These procedural safeguards, he said, "would reduce the risk of erroneous deprivation at little cost."

Francis said that, until recently, he would not have considered it unreasonable that a defendant be required to surrender a firearm as a condition of pretrial release.

"This all changed," he said, with the recent U.S. Supreme Court decision in District of Columbia v. Heller, 128 S.Ct. 2783 (2008), where the court changed the course of Second Amendment jurisprudence by creating what he said was a "protectible liberty interest" in the possession of firearms.

Thus, in the absence of an individualized determination at a bail hearing, requiring the defendant to give up any firearms violates due process, he said.

The same is true of the First Amendment associational rights, which Francis said "could not be more directly affected than they are by the Adam Walsh Amendments: a person accused of certain crimes is categorically prohibited from any contact with a class of individuals. "

He went on to find that the amendments survive a challenge under the excessive bail clause of the Eighth Amendment.

But he also said that "conditioning pretrial release on the relinquishment of constitutionally protected rights in circumstances where the conditions are not necessary to satisfy legitimate governmental purposes" would constitute excessive bail.

So while the government has "articulated legitimate goals, including the protection of the public in general and of minors in particular," whether each condition is "necessary or excessive" cannot be determined without an assessment of Arzberger's individual characteristics, he said.

Finally, the judge rejected a challenge to the amendments made by Joy on separation-of- powers grounds. Joy had contended that Congress was encroaching on the powers of the judiciary by setting mandatory bail conditions.

Assistant U.S. Attorney Amie N. Ely represented the government.

Yours for a free society

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  • 1 month later...

They're here!!!!


http://www.govtrack.us/congress/person.xpd?id=400350 sponsored by Bobby Rush

And the bastard was a founder of the Chicago Black Panthers - remember when they were armed?!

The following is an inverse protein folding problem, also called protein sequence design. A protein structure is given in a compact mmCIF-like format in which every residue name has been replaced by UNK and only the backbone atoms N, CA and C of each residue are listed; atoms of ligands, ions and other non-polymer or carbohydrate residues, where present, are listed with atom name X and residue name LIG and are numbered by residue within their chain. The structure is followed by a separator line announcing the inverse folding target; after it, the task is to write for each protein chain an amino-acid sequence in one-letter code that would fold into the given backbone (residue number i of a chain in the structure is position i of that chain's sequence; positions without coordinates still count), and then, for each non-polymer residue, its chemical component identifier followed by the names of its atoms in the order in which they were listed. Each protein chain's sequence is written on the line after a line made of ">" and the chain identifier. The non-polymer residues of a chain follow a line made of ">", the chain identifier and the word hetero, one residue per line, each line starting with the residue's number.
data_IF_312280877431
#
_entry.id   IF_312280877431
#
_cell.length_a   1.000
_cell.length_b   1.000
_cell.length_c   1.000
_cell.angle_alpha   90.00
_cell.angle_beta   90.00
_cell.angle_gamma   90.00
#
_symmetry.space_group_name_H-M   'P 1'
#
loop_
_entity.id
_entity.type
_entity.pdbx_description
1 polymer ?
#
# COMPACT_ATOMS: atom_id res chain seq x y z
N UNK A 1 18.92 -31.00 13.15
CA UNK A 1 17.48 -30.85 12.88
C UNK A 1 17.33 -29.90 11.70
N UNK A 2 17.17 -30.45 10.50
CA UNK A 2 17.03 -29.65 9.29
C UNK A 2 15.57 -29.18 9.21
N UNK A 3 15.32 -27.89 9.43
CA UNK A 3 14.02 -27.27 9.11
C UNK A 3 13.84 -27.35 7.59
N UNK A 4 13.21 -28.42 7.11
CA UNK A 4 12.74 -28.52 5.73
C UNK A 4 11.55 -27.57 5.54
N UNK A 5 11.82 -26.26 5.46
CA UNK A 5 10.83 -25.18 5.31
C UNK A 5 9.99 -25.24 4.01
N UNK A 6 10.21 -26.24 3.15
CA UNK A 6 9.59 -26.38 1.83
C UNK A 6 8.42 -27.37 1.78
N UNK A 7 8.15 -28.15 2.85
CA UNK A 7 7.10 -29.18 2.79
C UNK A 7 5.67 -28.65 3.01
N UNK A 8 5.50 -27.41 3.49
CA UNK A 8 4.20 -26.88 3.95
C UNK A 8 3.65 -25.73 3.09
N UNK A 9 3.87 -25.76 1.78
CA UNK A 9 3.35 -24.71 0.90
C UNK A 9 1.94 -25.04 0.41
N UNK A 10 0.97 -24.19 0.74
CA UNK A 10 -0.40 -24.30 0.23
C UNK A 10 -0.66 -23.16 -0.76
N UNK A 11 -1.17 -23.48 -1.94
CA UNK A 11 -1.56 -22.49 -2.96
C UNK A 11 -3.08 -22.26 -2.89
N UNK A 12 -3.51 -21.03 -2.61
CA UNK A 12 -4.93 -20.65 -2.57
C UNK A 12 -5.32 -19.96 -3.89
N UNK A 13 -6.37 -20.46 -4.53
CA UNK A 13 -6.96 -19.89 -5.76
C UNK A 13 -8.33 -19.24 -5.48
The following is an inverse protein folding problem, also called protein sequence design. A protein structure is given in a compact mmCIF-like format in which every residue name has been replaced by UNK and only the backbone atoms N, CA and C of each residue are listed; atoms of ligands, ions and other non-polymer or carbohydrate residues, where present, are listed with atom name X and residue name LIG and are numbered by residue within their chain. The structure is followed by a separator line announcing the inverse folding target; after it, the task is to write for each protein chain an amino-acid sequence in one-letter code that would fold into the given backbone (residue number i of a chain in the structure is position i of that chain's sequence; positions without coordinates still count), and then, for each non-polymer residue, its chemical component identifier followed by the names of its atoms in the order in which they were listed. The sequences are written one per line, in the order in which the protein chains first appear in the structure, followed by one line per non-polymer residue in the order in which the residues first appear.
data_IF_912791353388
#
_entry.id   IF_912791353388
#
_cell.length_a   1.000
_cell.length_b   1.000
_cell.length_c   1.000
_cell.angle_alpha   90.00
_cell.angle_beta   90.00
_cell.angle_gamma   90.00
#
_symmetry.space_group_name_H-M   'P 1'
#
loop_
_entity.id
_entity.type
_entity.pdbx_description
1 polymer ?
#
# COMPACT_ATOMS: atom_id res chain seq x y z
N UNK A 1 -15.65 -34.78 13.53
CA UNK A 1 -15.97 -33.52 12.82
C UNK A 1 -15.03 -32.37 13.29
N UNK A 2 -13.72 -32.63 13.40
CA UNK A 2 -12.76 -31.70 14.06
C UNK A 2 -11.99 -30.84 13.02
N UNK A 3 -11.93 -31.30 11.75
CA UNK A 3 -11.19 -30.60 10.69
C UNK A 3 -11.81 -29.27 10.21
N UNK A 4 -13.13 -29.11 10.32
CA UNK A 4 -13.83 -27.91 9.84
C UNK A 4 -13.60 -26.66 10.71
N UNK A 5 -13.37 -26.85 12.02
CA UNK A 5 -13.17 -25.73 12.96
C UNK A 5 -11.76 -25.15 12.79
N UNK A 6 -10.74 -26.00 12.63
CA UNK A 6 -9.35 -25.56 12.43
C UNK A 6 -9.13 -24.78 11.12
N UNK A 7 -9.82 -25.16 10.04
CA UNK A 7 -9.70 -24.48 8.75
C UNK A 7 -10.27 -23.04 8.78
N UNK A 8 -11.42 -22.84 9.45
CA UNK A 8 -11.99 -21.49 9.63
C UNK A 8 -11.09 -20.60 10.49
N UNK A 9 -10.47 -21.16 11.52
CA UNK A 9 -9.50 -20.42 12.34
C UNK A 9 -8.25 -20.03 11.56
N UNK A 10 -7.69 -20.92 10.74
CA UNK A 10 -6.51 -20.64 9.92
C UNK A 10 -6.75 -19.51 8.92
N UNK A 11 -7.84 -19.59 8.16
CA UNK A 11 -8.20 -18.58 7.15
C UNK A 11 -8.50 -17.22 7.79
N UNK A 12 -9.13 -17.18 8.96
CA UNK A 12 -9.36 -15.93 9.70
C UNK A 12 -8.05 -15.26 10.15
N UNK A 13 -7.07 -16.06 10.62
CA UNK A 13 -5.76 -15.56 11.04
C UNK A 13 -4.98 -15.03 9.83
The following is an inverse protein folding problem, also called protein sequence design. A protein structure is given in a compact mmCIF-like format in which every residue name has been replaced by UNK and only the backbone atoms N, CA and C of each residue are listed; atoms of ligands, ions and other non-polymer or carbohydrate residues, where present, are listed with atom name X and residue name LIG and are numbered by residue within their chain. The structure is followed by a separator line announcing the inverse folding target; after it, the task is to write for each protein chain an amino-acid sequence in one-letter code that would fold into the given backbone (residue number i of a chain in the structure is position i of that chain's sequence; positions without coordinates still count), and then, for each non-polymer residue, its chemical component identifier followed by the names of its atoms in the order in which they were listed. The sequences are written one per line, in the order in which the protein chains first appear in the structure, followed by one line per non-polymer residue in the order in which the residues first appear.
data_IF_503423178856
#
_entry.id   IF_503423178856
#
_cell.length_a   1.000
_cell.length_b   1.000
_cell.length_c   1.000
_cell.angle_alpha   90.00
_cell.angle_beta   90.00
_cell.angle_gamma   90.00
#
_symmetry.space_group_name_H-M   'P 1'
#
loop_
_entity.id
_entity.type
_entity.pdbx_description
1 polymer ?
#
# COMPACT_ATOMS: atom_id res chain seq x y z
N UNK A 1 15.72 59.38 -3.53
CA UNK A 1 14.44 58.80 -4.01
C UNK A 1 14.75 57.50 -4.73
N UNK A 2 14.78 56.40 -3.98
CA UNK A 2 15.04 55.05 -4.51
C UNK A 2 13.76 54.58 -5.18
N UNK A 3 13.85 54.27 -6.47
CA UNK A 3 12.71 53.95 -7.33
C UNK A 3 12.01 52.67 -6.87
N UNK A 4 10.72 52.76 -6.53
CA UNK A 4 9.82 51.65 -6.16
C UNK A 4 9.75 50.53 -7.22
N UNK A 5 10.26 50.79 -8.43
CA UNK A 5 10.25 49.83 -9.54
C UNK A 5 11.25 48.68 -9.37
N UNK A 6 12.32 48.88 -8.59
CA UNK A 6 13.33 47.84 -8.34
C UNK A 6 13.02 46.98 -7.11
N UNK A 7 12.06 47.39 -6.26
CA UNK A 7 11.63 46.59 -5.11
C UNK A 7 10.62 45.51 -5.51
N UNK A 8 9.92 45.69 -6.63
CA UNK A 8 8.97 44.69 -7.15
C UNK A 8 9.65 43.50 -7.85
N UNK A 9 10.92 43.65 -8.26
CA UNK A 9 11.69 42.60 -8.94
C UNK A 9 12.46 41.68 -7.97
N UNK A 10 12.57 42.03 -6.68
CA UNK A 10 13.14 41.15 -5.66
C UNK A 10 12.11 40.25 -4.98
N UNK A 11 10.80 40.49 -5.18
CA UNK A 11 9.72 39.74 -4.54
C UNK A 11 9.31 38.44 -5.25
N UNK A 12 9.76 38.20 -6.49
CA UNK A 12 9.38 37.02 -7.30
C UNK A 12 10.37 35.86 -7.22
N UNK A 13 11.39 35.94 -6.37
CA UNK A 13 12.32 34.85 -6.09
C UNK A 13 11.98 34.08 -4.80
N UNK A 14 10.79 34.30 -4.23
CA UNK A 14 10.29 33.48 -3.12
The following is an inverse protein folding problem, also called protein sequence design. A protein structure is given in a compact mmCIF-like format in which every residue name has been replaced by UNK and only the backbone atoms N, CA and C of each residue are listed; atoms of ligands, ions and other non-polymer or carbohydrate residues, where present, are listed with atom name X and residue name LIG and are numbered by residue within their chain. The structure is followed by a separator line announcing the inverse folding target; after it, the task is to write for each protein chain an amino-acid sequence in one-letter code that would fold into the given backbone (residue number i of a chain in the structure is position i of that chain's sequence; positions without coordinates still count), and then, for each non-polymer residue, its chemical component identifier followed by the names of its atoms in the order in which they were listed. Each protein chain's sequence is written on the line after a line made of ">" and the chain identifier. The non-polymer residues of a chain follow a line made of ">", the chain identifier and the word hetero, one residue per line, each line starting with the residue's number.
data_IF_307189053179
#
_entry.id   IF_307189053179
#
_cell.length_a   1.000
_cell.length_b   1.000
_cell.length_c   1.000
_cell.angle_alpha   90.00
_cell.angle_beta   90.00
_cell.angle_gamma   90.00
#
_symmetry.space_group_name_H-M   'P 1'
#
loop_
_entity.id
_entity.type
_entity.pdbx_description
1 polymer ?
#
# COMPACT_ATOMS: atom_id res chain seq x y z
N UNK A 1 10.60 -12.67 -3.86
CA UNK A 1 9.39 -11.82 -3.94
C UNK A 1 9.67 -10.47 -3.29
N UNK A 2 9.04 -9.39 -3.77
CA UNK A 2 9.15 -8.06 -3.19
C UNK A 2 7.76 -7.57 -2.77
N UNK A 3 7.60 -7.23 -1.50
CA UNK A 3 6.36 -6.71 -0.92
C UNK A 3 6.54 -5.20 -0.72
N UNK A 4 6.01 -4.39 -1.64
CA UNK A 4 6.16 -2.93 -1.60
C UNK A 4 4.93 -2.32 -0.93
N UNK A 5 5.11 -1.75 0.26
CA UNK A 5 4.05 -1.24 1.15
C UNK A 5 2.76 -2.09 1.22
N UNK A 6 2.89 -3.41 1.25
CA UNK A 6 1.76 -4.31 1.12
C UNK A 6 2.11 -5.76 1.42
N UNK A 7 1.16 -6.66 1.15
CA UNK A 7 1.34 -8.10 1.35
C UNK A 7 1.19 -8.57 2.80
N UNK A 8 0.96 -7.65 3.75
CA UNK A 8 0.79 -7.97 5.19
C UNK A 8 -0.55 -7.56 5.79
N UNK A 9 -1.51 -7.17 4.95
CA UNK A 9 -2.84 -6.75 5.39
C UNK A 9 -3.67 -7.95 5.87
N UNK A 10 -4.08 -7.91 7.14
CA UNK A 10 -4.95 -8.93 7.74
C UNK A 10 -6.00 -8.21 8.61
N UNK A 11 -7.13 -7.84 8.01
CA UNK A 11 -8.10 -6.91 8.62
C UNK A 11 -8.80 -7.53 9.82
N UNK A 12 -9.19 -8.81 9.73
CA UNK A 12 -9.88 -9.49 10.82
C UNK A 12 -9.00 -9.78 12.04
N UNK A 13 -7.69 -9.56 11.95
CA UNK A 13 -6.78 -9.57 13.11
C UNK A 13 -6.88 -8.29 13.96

Edited by Selene
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  • 5 months later...

Court to rule on gun rights, terrorism law

Wednesday, September 30th, 2009 10:04 am | Lyle Denniston | Print This Post Email thisShare on FacebookShare on LinkedInDigg This!

Taking on a major new constitutional dispute over gun rights, the Supreme Court agreed on Wednesday to decide whether to apply the Second Amendment to state, county and city government laws. In another major case among ten new grants, the Court said it will rule on the constitutionality of one of the government’s most-used legal weapons in the “war on terrorism” — a law that outlaws “material support” to terrorist groups.

The Court had three cases from which to choose on the Second Amendment issue — two cases involving a Chicago gun ban, and one case on a New York ban on a martial-arts weapon. It chose one of the Chicago cases — McDonald v. Chicago (08-1521) — a case brought to it by Alan Gura, the Alexandria, VA. lawyer who won the 2008 decision for the first time recognizing a constitutional right to have a gun for personal use, at least in self-defense in the home (District of Columbia v. Heller). A second appeal on the Chicago dispute had been filed by the National Rifle Association (NRA v. Chicago, 08-1497). Presumably, the Court will hold onto that case until it decides McDonald; the same is likely for the New York case, Maloney v. Rice (08-1592) — a case in which Justice Sonia Sotomayor had participated when she was a judge on the Second Circuit Court.

The NY Case involved Sotomayor. The Plaintiff was an attorney from Long Island.

This is the pivotal case for the Second Amendment and we better get in in now while those same five Heller votes are still young, healthy and I hope the best security in the country.

I think that this is a slam dunk through the 14th Amendment.


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It should be a slam dunk via the 14th Amendment.

Let's hope a majority on the Court sees it the way we do.

Robert Campbell

Yourself, myself and 56 signers. My type of company. I have not seen the complaint yet. However, this attorney argumentation in Heller was superior, as was the Appellate panel Judge Silberman's decision which was pure poetry to me.

I cannot see how the argument can be raised that the 2nd Amendment shall and must apply to the States. Not one of the government's arguments worked in Heller. Now, one of the interesting questions that arises is whether the state can set it's own limitations based on the scheme of public policy, health and welfare, etc., and maintain the balance inherent in "comity"and the individuals inherent right [God or nature] to protect itself.